The Suskinds’ lives, and in particular Ron’s wife Cornelia’s life, quickly became dominated by transporting Owen to and from appointments or treatments with different doctors or specialists. When he’s four years old, they also enroll him in two preschools: The Ivymount School, an independent school for children with special needs, and a local preschool for traditional students that accepts a handful of special needs kids, the National Child Research Center. This latter environment models “inclusion,” an approach for special needs kids that has gained greater support in recent years. Some studies have found that special needs students benefit from being taught in a traditional classroom setting due to interactions with a range of other students, as opposed to only special needs children, and learning to cope with a more “real world” environment. The Suskinds had hopes such an effect would occur, but Owen remains in his shell, seemingly unreachable. 

But something else is reaching him. Owen loves Disney movies and will sit transfixed and engaged for hours watching Dumbo, Snow White and The Seven Dwarfs, The Sword and the Stone, and other classics. The family has found something they can do with Owen. Increasingly he watches the movies and then rewinds to certain parts. Then one day they experience a breakthrough in Owen’s language skills. He had one word “juice,” but lately had been repeating what sounds like “juicervose, juicervose.” While watching The Little Mermaid as a family, it comes to the part where the villain Ursula sings “Poor Unfortunate Souls.” As the song ends, Owen grabs the remote and rewinds it to the part, “I’m a very busy woman and I haven’t got all day! It won’t cost much, just your voice!” He then looks directly at his mother and repeats “juicervose!” and she realizes he’s saying “Just her voice!” Owen can talk! The family erupts in celebration. It’s a breakthrough, and a phrase that mirrors Owen’s own experience; the mermaid lost her voice in a period of transformation, just like Owen lost his.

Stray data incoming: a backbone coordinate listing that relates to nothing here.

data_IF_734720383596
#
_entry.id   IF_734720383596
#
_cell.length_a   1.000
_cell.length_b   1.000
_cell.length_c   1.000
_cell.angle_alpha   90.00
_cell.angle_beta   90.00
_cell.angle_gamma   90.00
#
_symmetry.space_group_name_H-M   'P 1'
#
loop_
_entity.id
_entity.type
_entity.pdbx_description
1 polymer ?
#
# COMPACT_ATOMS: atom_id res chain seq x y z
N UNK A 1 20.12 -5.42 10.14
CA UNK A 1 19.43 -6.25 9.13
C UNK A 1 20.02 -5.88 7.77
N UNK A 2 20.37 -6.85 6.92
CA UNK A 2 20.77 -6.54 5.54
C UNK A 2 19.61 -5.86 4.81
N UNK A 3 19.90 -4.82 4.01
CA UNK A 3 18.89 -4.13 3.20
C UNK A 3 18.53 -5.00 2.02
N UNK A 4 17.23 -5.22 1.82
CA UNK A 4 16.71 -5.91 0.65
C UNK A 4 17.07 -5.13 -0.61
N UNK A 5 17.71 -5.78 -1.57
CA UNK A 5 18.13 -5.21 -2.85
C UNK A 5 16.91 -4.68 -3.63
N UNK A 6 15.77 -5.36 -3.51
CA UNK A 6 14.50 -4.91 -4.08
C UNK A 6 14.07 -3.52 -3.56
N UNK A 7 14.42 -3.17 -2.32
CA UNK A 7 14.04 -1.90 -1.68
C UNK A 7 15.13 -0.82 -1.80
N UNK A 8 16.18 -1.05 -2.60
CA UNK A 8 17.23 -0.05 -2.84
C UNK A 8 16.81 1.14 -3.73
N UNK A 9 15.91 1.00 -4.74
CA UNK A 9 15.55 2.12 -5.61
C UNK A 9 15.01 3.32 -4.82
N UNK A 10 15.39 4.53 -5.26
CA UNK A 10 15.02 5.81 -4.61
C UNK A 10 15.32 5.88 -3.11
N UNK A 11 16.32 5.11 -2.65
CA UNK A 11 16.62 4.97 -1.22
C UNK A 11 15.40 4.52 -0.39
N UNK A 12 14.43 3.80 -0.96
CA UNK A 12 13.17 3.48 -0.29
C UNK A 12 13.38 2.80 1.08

The experts are quick to temper the family’s hopes, citing that all children with autism develop fixations, and the interest in Disney was simply that. Therapists said Owen was likely parroting sounds he didn’t understand. However, the next breakthrough came at Walt’s 9th birthday. After saying goodbye to some friends, Walt becomes weepy. Owen, then 6, walks up to his parents and says clearly: “Walter doesn’t want to grow up, like Mowgli or Peter Pan.” It’s his first complex, reflective sentence ever. Later Ron is putting Owen to bed, and has the idea to talk to him through a puppet in the voice of Iago, the evil parrot from Aladdin. Mimicking the actor Gilbert Gottfried, Ron begins:

Ron: “So Owen how ya’ doing…I mean, how does it feel to be you?”
Owen: “I’m not happy. I don’t have friends. I can’t understand what people say.”
Ron: “So, Owen when did yooooou and I become such good friends?”
Owen: “When I started watching Aladdin all the time. You made me laugh so much. You’re so funny.”
Ron: “Funny? Okay, Owen, like when I say…um…so, so you marry the princess and you become the chump husband?”
Owen: “I loooove the way your fowl little mind works.”

The author later reflects: “I have not heard this voice, natural and easy, with traditional rhythm of common speech, since he was two. I’m talking to my son for the first time in five years….or Iago is.”

The Suskinds use Disney increasingly to connect with Owen, while he also uses dialogs and characters from Disney movies to express his emotions, and cope with life. At times, his choices reveal his inner turmoil: his frustrations with his disability, his hurt over rejection, his fear of the unknown. All Disney movies have heroes, villains, and sidekicks. In his life, Owen says his older brother, Walt, is the hero. Walt is popular in school, a strong student, and an excellent athlete. He goes to camp, plays football, and goes to college. Meanwhile Owen says he is a sidekick, a supporting character and not as important, but someone who helps others overcome obstacles and succeed.